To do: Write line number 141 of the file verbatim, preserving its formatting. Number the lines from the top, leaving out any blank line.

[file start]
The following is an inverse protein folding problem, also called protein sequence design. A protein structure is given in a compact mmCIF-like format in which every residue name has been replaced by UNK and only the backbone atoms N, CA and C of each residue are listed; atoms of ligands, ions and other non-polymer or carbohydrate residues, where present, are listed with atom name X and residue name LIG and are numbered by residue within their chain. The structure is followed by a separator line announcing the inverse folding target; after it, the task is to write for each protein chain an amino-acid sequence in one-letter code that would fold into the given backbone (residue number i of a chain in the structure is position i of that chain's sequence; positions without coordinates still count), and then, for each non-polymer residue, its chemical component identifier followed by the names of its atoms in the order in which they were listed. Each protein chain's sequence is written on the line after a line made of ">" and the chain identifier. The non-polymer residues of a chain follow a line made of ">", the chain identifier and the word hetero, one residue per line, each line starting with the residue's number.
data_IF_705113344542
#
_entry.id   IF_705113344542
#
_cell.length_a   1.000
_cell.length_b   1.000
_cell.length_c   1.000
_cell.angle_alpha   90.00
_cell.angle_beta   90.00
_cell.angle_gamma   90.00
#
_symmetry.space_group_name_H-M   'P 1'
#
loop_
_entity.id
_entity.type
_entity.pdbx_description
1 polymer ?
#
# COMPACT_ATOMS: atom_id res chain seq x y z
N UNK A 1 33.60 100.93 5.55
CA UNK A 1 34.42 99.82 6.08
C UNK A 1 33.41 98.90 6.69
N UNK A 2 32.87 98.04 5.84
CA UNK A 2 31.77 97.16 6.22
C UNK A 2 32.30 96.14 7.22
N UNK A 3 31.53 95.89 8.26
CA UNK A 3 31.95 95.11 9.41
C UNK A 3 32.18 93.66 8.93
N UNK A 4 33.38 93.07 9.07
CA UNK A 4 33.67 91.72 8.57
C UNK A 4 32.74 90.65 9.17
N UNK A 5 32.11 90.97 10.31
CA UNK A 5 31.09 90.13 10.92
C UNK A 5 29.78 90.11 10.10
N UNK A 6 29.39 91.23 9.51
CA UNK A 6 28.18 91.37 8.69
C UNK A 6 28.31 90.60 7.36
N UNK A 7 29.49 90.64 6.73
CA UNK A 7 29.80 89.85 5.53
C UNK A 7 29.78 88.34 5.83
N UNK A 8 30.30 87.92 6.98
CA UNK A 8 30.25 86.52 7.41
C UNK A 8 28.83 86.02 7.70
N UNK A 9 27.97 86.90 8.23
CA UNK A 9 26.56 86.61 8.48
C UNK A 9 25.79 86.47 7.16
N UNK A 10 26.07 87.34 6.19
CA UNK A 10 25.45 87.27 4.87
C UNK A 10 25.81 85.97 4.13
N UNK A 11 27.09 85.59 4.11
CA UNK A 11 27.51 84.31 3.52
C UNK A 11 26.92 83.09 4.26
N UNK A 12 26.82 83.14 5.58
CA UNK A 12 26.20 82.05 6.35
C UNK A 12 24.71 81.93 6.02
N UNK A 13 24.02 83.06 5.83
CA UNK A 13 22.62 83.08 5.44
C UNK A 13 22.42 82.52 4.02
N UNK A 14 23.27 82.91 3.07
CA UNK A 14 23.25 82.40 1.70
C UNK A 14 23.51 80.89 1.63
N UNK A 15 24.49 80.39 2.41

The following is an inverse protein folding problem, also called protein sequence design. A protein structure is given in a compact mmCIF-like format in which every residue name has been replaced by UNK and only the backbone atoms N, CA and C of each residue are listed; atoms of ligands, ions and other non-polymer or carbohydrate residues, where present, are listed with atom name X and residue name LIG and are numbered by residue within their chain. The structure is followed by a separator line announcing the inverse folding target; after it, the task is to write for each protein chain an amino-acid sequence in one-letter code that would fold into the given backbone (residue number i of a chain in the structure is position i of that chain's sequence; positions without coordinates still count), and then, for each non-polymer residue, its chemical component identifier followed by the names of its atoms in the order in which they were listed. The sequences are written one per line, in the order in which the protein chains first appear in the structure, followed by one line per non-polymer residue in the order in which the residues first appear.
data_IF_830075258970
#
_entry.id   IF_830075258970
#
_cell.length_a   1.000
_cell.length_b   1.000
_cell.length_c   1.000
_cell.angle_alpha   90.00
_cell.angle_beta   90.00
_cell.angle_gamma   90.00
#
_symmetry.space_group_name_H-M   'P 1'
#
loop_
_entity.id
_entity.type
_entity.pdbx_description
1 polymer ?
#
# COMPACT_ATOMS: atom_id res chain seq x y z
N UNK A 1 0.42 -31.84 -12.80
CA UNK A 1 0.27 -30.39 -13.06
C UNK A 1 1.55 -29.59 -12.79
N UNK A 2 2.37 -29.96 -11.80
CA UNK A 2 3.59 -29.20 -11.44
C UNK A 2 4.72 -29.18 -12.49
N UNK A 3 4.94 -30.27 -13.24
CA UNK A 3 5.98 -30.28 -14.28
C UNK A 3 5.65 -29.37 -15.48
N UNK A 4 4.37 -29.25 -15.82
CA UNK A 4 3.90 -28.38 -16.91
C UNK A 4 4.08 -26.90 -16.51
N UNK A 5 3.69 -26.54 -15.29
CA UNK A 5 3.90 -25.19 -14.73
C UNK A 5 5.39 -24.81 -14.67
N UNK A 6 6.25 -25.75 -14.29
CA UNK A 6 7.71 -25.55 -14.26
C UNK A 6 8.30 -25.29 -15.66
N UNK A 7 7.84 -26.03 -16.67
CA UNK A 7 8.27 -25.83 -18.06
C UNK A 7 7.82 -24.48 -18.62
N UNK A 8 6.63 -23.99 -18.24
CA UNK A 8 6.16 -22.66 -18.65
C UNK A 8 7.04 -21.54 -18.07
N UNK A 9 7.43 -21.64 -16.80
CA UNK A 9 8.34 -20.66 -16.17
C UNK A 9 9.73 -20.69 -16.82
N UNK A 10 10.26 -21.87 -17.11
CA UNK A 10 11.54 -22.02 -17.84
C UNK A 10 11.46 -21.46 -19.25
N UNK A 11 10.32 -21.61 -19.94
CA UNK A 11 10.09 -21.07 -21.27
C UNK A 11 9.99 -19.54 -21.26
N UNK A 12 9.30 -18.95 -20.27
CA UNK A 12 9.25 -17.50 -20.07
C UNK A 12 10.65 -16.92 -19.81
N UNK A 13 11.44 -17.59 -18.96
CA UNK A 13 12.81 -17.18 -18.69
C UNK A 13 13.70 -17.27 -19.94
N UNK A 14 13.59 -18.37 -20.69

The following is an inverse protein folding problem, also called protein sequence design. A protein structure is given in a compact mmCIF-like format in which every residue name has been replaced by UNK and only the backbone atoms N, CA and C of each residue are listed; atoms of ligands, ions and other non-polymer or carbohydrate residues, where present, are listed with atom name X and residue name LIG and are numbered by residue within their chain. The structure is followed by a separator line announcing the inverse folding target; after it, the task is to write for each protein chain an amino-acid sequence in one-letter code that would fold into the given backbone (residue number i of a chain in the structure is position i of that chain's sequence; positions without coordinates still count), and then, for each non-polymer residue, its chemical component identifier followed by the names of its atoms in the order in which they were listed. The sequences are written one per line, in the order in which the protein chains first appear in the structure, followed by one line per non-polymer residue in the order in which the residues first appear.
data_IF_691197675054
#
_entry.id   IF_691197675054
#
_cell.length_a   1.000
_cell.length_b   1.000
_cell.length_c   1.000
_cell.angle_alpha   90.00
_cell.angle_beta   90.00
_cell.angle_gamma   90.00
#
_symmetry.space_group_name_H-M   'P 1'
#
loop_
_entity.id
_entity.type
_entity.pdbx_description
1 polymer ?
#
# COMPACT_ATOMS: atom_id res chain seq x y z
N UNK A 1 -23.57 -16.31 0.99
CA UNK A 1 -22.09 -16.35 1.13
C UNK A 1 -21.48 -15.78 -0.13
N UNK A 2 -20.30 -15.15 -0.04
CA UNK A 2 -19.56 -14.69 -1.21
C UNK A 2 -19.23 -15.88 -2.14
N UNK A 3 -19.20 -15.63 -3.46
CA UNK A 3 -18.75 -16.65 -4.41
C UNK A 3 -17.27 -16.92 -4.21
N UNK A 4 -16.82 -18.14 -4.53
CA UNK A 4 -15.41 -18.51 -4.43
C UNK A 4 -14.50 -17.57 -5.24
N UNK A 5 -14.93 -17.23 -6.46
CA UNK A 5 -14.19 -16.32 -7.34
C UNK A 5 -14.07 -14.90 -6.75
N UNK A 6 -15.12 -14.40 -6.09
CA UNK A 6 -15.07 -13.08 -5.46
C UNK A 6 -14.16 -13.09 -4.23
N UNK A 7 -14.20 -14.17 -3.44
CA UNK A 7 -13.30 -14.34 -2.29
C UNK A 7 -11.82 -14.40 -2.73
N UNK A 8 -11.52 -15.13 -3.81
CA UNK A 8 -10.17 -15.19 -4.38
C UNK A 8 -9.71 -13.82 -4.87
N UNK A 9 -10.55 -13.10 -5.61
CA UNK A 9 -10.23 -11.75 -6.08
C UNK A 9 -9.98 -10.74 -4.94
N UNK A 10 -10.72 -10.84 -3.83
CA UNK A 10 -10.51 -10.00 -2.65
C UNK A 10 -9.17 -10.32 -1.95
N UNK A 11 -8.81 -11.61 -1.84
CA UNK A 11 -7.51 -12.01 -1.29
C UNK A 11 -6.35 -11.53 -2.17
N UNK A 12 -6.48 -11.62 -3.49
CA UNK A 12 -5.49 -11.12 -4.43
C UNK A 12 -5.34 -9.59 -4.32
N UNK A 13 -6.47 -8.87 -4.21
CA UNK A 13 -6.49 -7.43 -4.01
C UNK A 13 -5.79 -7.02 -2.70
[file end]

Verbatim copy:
_entity.id